India is a geographical mammoth when it comes to size, natural
diversity and climatic conditions across various regions, and one of its most
prominent features is the pattern of rainfall that occurs in the country. From
arid deserts to rain-fed hills, India has got it all. Interestingly enough, the
area with the highest rainfall in India, is also the area with the highest
rainfall in the world.

The states which receive higher rainfall in the country
include Meghalaya, Arunachal Pradesh, Kerala, Sikkim, West Bengal, Odisha,
Uttarakhand etc. 

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Check out the list of five rainiest places in India:

Mawsynram (Meghalaya): Mawsynram, a hamlet located
in Meghalaya’s Khasi hills in North-eastern India, records the highest amount
of annual rainfall in India as well as in the world. Mawsynram has recorded a
total of 11,872 millimetres of rain in peak monsoon.

Due to consistently heavy rains, landslides
are a common feature in the village, to survive from which locals make ‘knups’,
a type of rain shield, including bamboo parts, plastic and grass.

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Cherrapunji (Meghalaya): Also located in slopes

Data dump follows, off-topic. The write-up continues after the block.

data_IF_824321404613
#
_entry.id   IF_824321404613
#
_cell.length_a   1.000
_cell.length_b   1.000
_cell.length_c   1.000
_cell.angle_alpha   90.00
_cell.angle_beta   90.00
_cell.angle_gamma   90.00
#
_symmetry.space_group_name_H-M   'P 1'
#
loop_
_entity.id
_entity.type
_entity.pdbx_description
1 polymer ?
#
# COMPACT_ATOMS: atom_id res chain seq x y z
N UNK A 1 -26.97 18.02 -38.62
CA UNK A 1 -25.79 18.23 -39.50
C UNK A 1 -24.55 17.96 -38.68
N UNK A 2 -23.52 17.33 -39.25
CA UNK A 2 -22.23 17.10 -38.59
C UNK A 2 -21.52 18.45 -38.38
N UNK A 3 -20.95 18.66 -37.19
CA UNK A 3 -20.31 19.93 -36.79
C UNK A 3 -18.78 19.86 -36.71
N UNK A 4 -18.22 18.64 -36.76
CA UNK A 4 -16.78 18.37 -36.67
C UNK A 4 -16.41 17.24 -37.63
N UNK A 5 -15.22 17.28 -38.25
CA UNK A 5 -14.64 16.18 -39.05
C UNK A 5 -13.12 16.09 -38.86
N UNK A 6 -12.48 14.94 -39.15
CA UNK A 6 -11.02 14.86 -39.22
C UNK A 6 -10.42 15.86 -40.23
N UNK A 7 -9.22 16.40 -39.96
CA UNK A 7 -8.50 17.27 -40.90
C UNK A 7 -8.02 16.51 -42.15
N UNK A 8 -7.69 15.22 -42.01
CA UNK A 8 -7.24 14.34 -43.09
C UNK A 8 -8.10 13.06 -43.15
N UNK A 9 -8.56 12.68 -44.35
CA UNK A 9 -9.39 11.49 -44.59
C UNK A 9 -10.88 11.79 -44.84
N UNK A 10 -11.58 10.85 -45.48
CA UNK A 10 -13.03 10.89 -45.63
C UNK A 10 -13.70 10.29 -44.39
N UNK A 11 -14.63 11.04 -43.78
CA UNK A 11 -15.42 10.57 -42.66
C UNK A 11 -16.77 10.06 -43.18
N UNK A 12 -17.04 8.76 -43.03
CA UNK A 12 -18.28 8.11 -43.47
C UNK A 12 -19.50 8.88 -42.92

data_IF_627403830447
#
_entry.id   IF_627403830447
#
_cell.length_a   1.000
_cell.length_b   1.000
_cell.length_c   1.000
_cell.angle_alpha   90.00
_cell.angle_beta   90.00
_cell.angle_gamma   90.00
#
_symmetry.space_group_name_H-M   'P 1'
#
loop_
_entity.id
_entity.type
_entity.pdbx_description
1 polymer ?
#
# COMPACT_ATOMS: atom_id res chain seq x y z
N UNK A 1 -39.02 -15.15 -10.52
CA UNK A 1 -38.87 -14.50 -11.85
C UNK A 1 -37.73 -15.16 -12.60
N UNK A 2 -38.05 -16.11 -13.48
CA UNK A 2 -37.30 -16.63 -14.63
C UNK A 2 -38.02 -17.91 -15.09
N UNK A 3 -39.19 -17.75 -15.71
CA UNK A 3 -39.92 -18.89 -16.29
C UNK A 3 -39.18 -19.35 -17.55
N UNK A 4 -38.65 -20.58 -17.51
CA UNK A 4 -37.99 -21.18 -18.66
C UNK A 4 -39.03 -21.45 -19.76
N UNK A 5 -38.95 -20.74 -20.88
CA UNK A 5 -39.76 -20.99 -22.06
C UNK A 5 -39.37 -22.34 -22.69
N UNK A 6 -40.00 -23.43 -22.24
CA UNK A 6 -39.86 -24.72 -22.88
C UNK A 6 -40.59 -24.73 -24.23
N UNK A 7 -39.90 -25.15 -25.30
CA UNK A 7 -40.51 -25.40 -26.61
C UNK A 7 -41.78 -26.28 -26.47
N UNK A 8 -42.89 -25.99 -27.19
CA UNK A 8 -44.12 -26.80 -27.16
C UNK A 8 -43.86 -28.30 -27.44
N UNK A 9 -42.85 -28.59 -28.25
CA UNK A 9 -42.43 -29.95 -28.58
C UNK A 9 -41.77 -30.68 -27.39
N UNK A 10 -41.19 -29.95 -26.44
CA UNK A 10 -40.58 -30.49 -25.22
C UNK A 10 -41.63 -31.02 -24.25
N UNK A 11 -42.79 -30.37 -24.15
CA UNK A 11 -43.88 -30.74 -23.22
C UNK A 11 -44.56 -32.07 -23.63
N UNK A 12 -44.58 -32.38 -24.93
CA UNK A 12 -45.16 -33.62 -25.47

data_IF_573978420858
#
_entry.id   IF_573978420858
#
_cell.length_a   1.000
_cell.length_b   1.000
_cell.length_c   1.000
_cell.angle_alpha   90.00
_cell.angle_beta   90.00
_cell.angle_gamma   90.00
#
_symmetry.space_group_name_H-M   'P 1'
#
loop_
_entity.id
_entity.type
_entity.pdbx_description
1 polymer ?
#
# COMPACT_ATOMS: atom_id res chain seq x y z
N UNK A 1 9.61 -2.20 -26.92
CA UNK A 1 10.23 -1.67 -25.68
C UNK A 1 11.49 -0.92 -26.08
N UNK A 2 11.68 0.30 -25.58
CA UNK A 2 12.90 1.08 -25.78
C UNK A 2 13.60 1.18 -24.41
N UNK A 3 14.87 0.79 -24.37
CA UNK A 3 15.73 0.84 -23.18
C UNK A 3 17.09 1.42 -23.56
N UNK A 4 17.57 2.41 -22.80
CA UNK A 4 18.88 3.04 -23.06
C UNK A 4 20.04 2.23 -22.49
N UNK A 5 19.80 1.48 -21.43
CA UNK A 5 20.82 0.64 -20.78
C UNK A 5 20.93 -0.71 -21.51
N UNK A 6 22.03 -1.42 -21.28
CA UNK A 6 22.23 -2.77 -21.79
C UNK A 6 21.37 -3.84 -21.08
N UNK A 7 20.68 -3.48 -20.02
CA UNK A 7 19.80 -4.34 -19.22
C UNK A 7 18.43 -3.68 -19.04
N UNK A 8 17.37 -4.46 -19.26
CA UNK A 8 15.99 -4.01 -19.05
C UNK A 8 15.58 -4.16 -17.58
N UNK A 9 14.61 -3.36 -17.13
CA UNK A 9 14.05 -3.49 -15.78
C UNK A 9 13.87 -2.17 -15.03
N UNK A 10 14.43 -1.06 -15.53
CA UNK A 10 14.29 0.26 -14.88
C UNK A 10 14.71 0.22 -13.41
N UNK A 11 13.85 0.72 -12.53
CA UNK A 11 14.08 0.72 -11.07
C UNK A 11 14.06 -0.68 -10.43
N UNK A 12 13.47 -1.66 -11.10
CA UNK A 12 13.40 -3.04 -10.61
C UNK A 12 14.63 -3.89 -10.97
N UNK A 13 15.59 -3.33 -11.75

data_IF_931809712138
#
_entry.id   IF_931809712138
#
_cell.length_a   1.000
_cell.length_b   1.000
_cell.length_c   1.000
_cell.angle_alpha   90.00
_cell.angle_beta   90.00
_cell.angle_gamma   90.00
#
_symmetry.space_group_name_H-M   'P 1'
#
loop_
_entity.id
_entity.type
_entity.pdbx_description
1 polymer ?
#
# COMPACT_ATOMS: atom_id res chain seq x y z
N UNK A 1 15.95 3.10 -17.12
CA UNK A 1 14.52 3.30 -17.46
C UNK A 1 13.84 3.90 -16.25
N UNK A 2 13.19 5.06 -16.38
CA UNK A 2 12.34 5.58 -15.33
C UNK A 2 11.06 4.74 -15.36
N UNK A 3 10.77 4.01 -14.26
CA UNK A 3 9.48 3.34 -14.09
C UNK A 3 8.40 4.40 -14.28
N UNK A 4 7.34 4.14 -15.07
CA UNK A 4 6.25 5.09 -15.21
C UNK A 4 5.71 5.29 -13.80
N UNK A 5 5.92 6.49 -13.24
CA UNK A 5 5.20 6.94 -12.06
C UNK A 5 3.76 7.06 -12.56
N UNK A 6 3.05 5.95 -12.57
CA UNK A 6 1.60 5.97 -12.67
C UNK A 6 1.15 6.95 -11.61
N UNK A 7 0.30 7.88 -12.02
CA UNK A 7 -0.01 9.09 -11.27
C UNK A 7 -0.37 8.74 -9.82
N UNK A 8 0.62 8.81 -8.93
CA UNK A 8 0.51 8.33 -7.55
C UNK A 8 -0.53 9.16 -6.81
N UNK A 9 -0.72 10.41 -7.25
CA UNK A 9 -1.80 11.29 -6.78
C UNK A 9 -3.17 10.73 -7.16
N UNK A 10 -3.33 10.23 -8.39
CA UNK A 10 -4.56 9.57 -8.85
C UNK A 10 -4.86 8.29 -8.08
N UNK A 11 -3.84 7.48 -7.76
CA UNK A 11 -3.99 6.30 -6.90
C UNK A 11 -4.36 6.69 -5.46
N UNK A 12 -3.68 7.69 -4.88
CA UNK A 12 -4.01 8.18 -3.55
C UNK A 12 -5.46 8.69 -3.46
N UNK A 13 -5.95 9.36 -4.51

of the Khasi hills about 58 kilometres away from state-capital Shillong, Cherrapunji
is situated in between two gorges in the hills. The town has recorded a total
rainfall of 11,619 millimetres, posing a close challenge to Mawsynram in the
process. Due to all-year monsoon-like conditions, the town attracts a
significant number of tourists.

Agumbe (Karnataka): Situated in Karnataka’s
Shimoga district, Agumbe records an average rainfall of 7,961 millimetres. Falling
under the Western Ghats range, the town has a rainforest research station dedicated
to the Someshwara Wildlife Sanctuary located nearby.

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Mahabaleshwar (Maharashtra): The next position
in terms of rainfall in captured by Maharashtra’s Mahabaleshwar, which sees a year-round
rainfall of about 5,600 millimetres. Lying about 270 kilometres away from state
capital Mumbai, the nearest rail station to Mahabaleshwar is Wathar, located
about 60 km away.

Amboli (Maharashtra): Yet another Maharashtra hill
town, Amboli lies close to the Goa border near Panjim, and is home to a variety
of flora and fauna. Situated in the ridges of Western Ghats, Amboli is situated
about 690 metres above sea level and witnesses around 7,500 millimetres of
rainfall every year.